. The times appear not ripe enough for the Editor to give expreffion to the affection, gratitude, and veneration, he bears to a writer he has so intimately studied : nor is it wanting to the Author; as history lies in wait for him, and the judgment of mankinil balances already in his favour. The Editor wishes only that other readers may reap that improvement from his production:), which he conceives they have rendered to himself. -Yet perhiaps he may be excused for stating one opinion: he conceives that no man ever made Jarger or bolder guesses than Dr, Franklin from like materials in politics and philosophy, which, after the scrutiny of events and of fact, have been more completely verified. Can Englifomen read these things, and not figh at recollecting that the country which could produce their Author, wiis once without controversy their own ! - Yet he who praises Dr. Franklin for mere ability, praises him for that quality of his inind, which stands lowest in his own esteem. Reader,

• In a letter to Lord Howe, published in this collection.

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whoever you are, and how much foever you think you hate him, know that this great man loves you enough to wish to do you good :

His country's friend, but more of human kind.' The papers contained in this collection are disposed under five divisions. Under the first of these, the Editor has collected and arranged such pieces of the Author, as naturally fall under the head of General Politics. In the second, are contained papers upon American subjects, written before the present troubles : particularly, plans of union for the colonies, proposed in 1754; letters concerning taxation and representation; papers relative to Canada; regulations of Indian affairs, and other matters previous to the last peace. The third division contains various papers relative to America, written during the troubles ; comprehending, among other matters, a prophetic letter of the Author, as we may now justly term it, on the causes of the American discontents before 1768,' and their probable effects; --his equally prophetic answers to the questions proposed to him, during his examination before the British House of Commons, reJative to the repeal of the Stamp Act, in 1766:-his answers to certain pertinent queries relative to the American discontents, and the means of removing them, proposed to him by his friend, Mr. Strahan, in 1769:- his examination, and part of the proceedings before the Privy Council, relative to the dismission of Governor Hutchinson :- -his memorable answer to a letter of Lord Howe's, notifying his commission for composing the American troubles :--rules for reducing a great empire to a 1mall one, together with some other letters and papers. In the fourth divifion are contained various papers relative to provincial politics only; particularly those of the province of Pensylvania : and in the fifth and last, the Editor has collected all the miscellaneous and philosophical pieces of Dr. Franklin that have come into his hands, and which are not elsewhere extant in print.

From a work of so miscellaneous a nature, and which contains feveral papers that have been before separately published, we find it difficult to make a proper selection. Some specimens however will be expected from us; nor can any, from such a pin, be unacceptable to our readers. Under the first division, we mect with the following excellent parable against persecution ; the per ufal of which we are forry to have occafion, at this time of day, to recommend to the members of the present Protefiant Alocation. The Author of this parable, as the Editor has been informed, has often imposed it upon his friends and acquaintance, as a part of a chapter of Genesis.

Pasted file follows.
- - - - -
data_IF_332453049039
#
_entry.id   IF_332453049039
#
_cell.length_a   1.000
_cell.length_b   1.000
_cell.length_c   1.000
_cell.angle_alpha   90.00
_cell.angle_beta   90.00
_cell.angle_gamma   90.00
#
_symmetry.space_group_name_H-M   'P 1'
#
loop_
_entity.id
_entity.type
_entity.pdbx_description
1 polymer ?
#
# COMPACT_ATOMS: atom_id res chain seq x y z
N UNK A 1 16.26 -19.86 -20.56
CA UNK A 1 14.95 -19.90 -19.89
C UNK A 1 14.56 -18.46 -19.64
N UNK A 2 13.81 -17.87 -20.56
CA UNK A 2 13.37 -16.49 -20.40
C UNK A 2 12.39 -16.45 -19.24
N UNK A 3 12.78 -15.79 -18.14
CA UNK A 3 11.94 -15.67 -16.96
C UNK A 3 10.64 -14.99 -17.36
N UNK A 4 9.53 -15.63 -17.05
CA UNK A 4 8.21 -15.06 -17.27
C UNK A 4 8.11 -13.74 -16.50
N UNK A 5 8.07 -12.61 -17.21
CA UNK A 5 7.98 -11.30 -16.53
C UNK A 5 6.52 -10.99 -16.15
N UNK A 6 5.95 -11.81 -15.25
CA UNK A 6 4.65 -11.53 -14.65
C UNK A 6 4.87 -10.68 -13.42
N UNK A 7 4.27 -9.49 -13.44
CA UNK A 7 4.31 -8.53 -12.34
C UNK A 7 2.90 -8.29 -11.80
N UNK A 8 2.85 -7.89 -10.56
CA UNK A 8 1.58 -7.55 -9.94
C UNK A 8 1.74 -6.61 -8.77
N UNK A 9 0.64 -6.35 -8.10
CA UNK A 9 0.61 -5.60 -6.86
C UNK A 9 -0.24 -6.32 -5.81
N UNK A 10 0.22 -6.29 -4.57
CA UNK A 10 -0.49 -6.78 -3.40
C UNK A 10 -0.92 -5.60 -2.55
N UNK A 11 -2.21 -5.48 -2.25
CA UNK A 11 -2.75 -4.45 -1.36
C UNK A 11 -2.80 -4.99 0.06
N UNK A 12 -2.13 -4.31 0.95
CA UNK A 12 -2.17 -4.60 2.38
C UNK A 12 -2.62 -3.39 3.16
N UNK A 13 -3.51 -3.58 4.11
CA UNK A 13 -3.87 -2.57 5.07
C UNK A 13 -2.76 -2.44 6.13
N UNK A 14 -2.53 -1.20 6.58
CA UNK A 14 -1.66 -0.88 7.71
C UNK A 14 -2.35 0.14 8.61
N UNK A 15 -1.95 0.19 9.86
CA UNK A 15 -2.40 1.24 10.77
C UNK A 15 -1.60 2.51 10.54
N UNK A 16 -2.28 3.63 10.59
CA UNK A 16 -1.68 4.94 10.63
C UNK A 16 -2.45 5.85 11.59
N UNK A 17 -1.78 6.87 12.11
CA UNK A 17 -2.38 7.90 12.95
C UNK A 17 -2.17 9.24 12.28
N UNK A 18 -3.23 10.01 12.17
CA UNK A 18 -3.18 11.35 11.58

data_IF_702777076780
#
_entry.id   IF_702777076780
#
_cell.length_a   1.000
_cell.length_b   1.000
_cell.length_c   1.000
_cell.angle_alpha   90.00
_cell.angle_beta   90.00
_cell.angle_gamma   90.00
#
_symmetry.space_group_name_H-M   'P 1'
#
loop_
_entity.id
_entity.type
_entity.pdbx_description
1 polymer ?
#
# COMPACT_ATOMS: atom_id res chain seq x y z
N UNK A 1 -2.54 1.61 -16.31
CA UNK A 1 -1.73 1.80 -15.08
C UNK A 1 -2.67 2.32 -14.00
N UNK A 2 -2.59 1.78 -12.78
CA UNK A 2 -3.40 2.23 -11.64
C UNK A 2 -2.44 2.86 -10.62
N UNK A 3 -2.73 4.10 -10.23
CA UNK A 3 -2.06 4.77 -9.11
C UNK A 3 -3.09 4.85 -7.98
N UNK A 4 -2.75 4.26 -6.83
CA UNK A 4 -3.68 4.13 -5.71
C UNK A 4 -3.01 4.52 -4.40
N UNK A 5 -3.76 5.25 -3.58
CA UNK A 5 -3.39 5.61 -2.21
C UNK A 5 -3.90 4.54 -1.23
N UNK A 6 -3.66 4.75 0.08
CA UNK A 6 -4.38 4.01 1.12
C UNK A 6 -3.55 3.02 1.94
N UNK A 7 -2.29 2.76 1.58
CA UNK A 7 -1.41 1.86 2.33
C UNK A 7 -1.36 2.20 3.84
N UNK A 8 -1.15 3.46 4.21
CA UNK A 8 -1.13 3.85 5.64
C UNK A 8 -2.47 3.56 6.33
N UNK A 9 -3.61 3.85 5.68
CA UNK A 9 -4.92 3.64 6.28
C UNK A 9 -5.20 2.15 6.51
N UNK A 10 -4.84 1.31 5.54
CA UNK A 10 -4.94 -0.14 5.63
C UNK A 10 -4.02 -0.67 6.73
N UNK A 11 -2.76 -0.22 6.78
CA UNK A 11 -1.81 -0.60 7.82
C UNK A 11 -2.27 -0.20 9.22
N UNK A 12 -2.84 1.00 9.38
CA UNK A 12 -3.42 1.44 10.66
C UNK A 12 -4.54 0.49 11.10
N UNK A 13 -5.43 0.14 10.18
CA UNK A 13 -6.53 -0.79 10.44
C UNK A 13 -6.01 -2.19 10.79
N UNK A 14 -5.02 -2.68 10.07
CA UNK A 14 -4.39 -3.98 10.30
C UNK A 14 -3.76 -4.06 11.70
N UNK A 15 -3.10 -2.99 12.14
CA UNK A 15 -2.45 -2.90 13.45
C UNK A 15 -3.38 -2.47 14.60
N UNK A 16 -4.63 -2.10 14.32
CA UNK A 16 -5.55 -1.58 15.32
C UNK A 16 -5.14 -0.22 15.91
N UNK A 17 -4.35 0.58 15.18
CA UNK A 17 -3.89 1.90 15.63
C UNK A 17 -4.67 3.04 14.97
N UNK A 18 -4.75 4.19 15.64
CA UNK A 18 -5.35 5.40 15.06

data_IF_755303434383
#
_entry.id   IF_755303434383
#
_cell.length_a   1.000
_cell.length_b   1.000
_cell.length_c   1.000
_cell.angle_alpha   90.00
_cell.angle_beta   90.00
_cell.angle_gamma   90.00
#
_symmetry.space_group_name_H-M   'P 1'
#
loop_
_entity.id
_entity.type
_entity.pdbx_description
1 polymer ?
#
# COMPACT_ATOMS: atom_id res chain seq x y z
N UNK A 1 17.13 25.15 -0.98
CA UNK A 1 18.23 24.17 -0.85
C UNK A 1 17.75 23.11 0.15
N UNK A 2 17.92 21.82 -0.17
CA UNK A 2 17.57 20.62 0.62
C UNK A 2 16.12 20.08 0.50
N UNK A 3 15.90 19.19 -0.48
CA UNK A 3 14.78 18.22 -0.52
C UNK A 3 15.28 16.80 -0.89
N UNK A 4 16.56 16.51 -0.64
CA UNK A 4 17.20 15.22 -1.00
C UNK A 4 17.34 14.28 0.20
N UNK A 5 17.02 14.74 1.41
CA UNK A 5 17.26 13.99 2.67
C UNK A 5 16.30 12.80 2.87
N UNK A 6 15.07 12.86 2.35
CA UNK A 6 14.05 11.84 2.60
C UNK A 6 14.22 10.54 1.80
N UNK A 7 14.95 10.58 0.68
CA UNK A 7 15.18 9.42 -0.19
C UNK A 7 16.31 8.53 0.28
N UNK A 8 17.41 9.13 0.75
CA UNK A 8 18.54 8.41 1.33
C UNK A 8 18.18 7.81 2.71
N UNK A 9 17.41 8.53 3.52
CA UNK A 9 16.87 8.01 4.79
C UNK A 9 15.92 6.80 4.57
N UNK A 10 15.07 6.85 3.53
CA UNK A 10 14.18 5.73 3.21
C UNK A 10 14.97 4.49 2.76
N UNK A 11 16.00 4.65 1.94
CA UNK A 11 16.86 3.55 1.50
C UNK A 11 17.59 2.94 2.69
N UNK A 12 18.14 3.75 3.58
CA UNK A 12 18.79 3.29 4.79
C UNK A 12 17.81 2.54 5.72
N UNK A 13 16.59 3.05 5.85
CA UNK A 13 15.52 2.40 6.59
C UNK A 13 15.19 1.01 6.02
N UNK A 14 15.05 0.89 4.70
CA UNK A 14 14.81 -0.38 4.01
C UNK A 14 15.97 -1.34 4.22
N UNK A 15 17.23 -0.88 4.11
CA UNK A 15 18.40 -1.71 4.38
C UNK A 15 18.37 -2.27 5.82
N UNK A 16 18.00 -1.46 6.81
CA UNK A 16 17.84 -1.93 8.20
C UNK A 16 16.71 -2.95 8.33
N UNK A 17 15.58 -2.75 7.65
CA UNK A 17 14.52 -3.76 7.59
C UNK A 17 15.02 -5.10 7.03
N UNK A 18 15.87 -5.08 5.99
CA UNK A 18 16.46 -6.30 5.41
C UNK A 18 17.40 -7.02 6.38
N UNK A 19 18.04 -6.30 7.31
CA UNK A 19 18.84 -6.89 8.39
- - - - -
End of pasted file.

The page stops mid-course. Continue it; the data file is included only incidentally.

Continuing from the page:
A Parable against Persecution.(1. And it came to pass after theie things, that Abraham fat in the door of his tent, about the going down of the fun.

" 2. And behold a man bowed with age, coming from the way of the wilderness leaning on a staff.

• 3. And Abraham arose, and met him, and said unto him, Turn in, I pray thee, and wash thy feet, and tarry all night; and thou shalt arise early in the morning, and go on thy way.

4. And the man said, Nay; for I will abide under this tree.

* 5. But Abraham pressed him greatly : so he turned and they went into the tent: and Abraham baked unleavened bread, and they did eat.

66. And when Abraham saw that the man blessed not God, he said unto him, Wherefore doft thou not worship the most high God, Creator of heaven and earth?

7. And the man answered and said, I do not worship thy God, neither do I call upon his name; for I have made to myself a god, which abideth always in my house, and provideth me with all things.

• 8. And Abraham's zeal was kindled against the man, and he arose, and fell upon him, and drave him forth with blows into the wilderness.

9. And at midnight God called unto Abraham, saying, Abraham, where is the stranger?

. 10. And Abraham answered and said, Lord, he would not worship thee, neither would he call upon thy name; therefore have I'driven him out from before my face into the wilderness.

11. And God said, have I borne with him these hundred ninety and eight years, and nourished him, and clothed him, notwithstanding his rebellion against me; and couldst not thou, who art thyself a finner, bear with him one night?

• 12. And Abraham said, let not the anger of my Lord wax hot against his servant: lo, I have sinned, forgive me I pray thee.

13. And Abraham arose, and went forth into the wilderness, and fought diligently for the man, and found him; and returned with him to the tent; and when he had en treated him kindly, he sent him away on the morrow with gifts.

• 14. And God spake again unto Abraham, saying, for this thy sin fhall thy seed be afflicted four hundred years in a strange land :

15. But for thy repentance will I deliver them, and they fhall come forth with power, and with gladness of heart, and with much substance.'

As another specimen of this division of the work, we shall felect some parts of a popular and useful production of the Author; which, we are told, his countrymen read with much avidity and profit; intitled, The Way to Wealth, as clearly shewn in the preface of an old Pensylvanian Almanack, intitled, Poor